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Sean V. O’Brien: Prepare for even higher gas prices this summer

By Sean V. O’Brien

After our state’s first carbon auction this past February, industries operating in our state paid a staggering $300 million to the Washington Department of Ecology to put toward programs the state claims will reduce carbon emissions and fight climate change.

The Climate Commitment Act, signed into law by Gov. Inslee in 2021, created a cap-and-trade program in which the state caps how much carbon industries can emit. The program requires these industries to obtain “emissions allowances” equal to their greenhouse gas emissions. Similar to purchasing stocks and bonds, these allowances are obtained through auctions hosted by Ecology.

In the aftermath of the second auction held this year at the end of May, as much as $557 million will be brought in – something Washington Policy Center analysis projects will result in a 45 cent per gallon gas price increase for Washingtonians.

The auction’s price of carbon was so high it triggered an extra auction of allowances that must now be held in August.

Since the start of 2023, my colleague Todd Myers, Washington Policy Center’s Environmental Director, has tracked gas prices here and in other states in the region to analyze the impacts of the CCA. No other state is seeing the rate of increases we have been facing since the program’s inception.

After the second auction, the carbon prices increased 15 percent to $56.01 per metric ton of CO2, translating to about 45 cents per gallon of gasoline and 54 cents per gallon for diesel – meaning Washingtonians will pay about 84% more than California’s price on carbon.

As Myers states, “Although Washington is paying more for CO2 emissions than California, that additional cost doesn’t help the environment – it just harms our economy. As long as the governor and agency staff continue to deny that reality, Washington residents will pay a high price for energy, but won’t receive the environmental benefits they are paying for.”

The Spokesman-Review’s own reporting earlier this year highlighted the impact of increasing gas prices on local communities and the fact that residents are crossing the border into Idaho to avoid our high prices at the pump.

In response to questions posed to Gov. Inslee last year regarding the possibility of increased prices under the new law, he claimed, “This is going to have a minimal impact, if any. Pennies. We are talking about pennies.”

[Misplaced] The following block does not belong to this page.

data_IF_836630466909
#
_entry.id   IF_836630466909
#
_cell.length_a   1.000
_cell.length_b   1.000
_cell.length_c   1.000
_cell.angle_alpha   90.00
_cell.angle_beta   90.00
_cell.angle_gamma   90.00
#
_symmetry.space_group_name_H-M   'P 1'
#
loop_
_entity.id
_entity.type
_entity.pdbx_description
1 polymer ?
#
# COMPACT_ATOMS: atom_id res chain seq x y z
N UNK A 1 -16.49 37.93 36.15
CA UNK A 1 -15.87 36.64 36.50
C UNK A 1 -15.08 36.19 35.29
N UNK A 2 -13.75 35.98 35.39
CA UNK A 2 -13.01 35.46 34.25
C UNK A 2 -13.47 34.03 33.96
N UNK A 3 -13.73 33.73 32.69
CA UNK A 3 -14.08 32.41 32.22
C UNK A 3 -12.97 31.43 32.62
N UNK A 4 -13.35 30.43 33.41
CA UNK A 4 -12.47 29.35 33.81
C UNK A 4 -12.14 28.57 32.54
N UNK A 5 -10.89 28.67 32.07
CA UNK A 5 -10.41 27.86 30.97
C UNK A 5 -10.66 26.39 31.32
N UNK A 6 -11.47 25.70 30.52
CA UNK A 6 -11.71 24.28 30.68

But in the aftermath of Myers’ tracking of the state’s statements surrounding the expected outcomes of the program, the Inslee administration quietly scrubbed its website to remove its original claims regarding the potential increases in prices. The Ecology website no longer includes its projections of an increase of “1% to 3% in 2023” gas prices. Instead, they now claim a 1 to 3% increase in the “overall economic impact.”

As Myers explains, Washington’s GDP in 2022 was an estimated $725 billion, meaning the impact of the tax on CO2 could be up to $21.75 billion annually.

“That is an incredible change and is significantly different than Ecology’s previous claim,” he notes.

Kris Johnson, president of the Association of Washington Business, echoes the concern. “It was clear from the beginning this program would raise the cost of gasoline, but rather than focus on doing the hard work needed to make it work for the state and our environment, officials have tried telling us consumers would only pay ‘pennies on the dollar.’”

It’s not just the business community raising alarm. Amid the soaring prices, tribal leaders from across the state have also been raising concerns about the impacts of the state’s program on gas prices. After meeting with a dozen of the state’s 29 tribes recently, Gov. Inslee rebuffed their pleas for relief.

In reaction, Tom Wooten, chair of the Samish Nation said of the governor, “I’ve lost a lot of respect for that man. I don’t think the average citizen should be taking it on the chin.”

If the state’s cap-and-trade system’s status quo remains in place, Washingtonians should expect to continue taking it on the chin at the pump this summer.

Sean V. O’Brien is Eastern Washington director for Washington Policy Center. He is the former executive director of the Congressional Western Caucus and is based in the Tri-Cities. Members of the Cowles family, owners of The Spokesman-Review, have previously hosted fundraisers for the Washington Policy Center and sit on the organization’s board.

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